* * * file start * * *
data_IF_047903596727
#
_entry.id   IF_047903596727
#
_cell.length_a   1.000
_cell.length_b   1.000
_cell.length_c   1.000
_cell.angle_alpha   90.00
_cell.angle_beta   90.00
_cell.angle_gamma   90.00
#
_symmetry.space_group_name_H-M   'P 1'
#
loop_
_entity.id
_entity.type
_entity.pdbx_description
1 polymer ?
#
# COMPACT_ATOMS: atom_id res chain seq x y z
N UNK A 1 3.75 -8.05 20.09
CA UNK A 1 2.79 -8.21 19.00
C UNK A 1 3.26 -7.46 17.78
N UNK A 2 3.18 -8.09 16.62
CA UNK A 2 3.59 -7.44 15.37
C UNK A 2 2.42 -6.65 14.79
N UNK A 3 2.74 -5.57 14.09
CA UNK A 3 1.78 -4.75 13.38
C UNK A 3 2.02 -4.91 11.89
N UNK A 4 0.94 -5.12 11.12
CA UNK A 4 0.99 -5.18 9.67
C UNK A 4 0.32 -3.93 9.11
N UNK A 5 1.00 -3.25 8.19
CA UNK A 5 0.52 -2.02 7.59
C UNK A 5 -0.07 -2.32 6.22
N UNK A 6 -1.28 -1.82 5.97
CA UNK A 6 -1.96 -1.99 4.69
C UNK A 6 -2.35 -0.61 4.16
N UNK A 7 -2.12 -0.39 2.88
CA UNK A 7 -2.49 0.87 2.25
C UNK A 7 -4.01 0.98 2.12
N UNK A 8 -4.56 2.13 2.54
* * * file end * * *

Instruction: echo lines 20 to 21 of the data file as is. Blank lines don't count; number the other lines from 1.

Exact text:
# COMPACT_ATOMS: atom_id res chain seq x y z
N UNK A 1 3.75 -8.05 20.09